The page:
What Makes a Successful Entrepreneur? Grit.

A version of this article was originally published by BBC Bitesize.

According to Angela Duckworth, who catapulted to fame after delivering a TED talk which has been viewed over 18 million times, grit is defined as “perseverance and passion for long-term goals” and is a strong predictor of success in life.

Whilst grit can help you become more successful in whatever path you choose; it becomes essential should you wish to become an entrepreneur.

Beyond the glamour of setting off on your own and the idealism to pave your own path is the reality that doing so is tough work and not for the faint-hearted. When everything is invested in your own business – time, money, passion, and creativity – it can border on obsession and completely take over your sanity. You will need a significant amount of grit to survive.

The best bit, you can grow it – proving entrepreneurs aren’t born, they’re bred.

Here are my Top 5 Tips to strengthening your own grit to becoming a successful entrepreneur.

Build a Support System

Being an entrepreneur is lonely. Although the phrase “it’s lonely at the top” relates to larger organisations when you are managing hundreds of employees, the truth is that when you set off on your own for the first time it can be isolating. Unlike working for an organisation, you lack shared experiences making it challenging to bounce new ideas off of.

Relying on yourself can be challenging during the lows when overcoming obstacles as well as during the highs when new opportunities present themselves. Ensuring you have a strong support system who understands your vision and your business is critical. When you start out tell all your friends and family your goals to bring them along with you on the journey and share in the success as you grow.

I started my first business without understanding the value of a strong support network and in hindsight owe my success to my friends and family. From midnight phone calls with my mother based overseas when we had all our laptops stolen in the first year to friends filling in as Deputy MD at my office when I had to fly home for a family emergency during our peak time in the office. I never would have gotten to where I was without their support.

2. Notice Stress

The stories of sleeping under your desk during a start-up are true – as an entrepreneur you will quickly adapt to working, all day every day. Over time this becomes habitual and you start to push yourself beyond your physical limits without realising it. There will always be something to do and you will always find time to do it. The problem with this is that you begin to be less aware of your stress levels because you become so focused on your business. You are unlikely to notice when you are reaching your breaking point.

Although everyone is different, it is important to take stock – not just of your mental wellbeing (as you often won’t feel stressed), but of your physical wellbeing as well. Old injuries that resurface or disturbed sleeping patterns often are signs that you are overworking yourself and you need to de-stress before you burn out. Grit isn’t just about overcoming obstacles, it is about having the mental capacity to deal with them over the long term.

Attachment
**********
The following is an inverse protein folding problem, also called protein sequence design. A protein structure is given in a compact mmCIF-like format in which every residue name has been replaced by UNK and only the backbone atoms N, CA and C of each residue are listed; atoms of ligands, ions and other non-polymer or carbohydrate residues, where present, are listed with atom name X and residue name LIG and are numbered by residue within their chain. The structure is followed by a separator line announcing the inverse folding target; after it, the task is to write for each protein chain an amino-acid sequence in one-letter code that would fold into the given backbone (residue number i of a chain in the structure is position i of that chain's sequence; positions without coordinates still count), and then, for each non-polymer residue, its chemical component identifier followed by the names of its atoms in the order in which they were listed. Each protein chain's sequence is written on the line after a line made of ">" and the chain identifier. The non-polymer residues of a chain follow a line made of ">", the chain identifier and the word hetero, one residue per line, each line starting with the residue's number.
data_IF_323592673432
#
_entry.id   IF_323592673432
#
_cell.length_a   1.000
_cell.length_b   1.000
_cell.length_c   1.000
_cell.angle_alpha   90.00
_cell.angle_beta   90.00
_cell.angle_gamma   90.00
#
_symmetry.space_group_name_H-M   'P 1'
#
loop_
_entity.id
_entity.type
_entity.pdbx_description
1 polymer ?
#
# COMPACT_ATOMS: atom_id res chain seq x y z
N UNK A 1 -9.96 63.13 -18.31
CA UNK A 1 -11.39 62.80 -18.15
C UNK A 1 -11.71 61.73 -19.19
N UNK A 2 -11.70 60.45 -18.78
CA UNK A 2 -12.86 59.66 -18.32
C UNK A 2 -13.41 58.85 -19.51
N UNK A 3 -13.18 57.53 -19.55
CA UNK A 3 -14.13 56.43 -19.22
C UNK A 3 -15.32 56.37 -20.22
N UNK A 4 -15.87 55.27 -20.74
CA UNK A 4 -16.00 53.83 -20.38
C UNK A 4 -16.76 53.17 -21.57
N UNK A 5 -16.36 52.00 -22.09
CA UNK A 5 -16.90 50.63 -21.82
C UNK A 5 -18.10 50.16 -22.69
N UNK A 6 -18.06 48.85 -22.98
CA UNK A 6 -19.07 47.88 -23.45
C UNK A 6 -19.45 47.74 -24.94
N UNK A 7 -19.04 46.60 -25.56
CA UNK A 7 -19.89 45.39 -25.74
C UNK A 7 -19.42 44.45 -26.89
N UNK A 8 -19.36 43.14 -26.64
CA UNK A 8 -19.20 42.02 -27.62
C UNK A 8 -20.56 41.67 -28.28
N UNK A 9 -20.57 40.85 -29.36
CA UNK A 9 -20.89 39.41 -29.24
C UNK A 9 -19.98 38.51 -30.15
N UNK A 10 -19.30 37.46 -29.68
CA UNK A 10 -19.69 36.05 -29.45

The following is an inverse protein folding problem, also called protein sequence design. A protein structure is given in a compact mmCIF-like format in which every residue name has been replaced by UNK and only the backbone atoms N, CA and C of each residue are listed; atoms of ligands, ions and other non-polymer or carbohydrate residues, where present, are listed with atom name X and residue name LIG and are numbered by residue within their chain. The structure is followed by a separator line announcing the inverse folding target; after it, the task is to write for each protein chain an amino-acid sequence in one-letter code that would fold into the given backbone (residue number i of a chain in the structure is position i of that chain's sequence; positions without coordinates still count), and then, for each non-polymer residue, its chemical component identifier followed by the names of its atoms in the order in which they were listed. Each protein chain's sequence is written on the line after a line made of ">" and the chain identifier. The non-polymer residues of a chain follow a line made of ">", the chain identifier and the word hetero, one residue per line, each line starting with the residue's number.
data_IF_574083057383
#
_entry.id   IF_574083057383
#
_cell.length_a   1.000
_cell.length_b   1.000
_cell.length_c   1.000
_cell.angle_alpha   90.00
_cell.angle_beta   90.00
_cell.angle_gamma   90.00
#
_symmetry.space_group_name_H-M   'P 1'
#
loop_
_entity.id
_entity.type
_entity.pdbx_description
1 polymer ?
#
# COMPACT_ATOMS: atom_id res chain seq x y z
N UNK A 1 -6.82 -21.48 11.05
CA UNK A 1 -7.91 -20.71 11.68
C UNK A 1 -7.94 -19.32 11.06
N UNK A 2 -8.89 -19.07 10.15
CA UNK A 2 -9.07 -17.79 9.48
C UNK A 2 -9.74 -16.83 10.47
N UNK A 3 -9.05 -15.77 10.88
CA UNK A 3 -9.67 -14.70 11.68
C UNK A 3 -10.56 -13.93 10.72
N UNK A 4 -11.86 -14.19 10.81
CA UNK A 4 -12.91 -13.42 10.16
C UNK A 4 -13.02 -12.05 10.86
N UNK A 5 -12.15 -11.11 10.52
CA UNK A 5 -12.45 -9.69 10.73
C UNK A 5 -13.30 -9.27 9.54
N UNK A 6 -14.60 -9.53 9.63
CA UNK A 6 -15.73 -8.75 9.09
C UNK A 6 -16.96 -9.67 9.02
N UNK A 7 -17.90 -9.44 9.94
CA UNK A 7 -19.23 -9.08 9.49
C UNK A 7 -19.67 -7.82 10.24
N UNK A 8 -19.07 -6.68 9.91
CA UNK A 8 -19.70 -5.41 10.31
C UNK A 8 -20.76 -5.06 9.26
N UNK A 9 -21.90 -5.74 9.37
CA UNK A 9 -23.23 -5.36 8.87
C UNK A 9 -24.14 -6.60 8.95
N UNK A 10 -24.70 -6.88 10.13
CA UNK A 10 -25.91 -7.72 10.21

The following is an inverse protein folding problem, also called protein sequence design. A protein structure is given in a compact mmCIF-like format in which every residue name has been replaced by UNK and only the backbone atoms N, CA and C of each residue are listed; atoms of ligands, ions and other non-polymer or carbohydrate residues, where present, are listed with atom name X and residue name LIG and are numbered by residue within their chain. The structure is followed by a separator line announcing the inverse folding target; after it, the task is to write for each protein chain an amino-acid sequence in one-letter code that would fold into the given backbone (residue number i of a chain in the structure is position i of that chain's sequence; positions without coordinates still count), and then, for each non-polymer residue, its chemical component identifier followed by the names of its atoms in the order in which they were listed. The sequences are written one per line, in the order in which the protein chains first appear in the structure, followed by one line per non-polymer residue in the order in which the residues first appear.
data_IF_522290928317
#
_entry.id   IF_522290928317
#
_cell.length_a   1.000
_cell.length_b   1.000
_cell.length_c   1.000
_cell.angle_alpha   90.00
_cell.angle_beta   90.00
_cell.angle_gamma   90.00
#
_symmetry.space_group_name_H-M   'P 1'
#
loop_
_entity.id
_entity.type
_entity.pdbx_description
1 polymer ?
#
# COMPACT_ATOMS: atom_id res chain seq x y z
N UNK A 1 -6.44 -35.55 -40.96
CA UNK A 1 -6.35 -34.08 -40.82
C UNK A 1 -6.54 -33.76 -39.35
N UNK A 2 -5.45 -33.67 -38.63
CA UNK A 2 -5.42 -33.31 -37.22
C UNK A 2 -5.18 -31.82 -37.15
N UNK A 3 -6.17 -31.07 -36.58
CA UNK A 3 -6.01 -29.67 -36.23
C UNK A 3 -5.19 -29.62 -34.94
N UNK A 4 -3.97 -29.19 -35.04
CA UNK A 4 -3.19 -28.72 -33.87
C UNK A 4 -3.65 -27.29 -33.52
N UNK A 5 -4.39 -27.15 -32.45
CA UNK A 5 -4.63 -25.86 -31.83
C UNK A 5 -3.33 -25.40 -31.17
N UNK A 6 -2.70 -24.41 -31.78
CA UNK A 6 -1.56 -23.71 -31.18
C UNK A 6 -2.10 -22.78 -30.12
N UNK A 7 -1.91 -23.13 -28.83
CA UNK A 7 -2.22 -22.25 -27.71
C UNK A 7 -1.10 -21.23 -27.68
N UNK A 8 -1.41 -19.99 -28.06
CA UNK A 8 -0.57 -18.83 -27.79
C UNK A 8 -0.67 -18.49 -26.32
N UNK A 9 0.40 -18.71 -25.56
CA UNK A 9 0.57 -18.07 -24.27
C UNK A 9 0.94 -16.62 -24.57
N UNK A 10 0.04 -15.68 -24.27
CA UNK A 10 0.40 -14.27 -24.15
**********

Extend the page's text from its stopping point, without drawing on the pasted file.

3. Taking Care of Yourself

Being an entrepreneur is like running a marathon that doesn’t end until you sell your business. Like all marathon runners, you need to train and ensure your body is in peak performance to endure what you will put it through. In addition to recognising stress, you need to prioritise your health in order to overcome obstacles like a champ. Regular exercise, limiting alcohol, and optimising nutrition isn’t just for athletes – if you want your brain to be at its peak performance you need to support it’s functioning.

4. Take a Break

In the first years of starting your business it’s unlikely that you will have time nor money to take a proper holiday, but that doesn’t mean you shouldn’t give yourself some headspace. Taking time out to read books or see friends is important to foster creativity – helping you continually improve your business plans with new ideas. Taking a couple 24hr “work detoxes” every month will ensure you view your business with fresh eyes, which is critical at the pace that innovation continues at currently.

5. Figure Out What Motivates You

My business book PINPOINT’s dedication preface is to Jay Z “who keeps me hustlin” because whenever I was faced with a particularly challenging time during my six years of growing my global sponsorship agency Slingshot, I had his albums on repeat, extra loud on my commute into the office. The bass not only revved me up to give me the energy I needed to get through the challenging day, but the words were incredibly motivating (“I’m not a businessman, I’m a business man”). If Jay Z can claw his way up from selling crack in the Brooklyn projects, I can certainly get my client’s pitch done by the deadline.

If Jay Z doesn’t work for you, find something that you can easily tap into that picks your spirits up and pushes you forward.  

Being an entrepreneur can be rewarding but also comes with significant challenges. Building up your ability to power on in the face of adversity is what will differentiate you from the next guy so you can eventually enjoy the fruits of your labour on your yacht.

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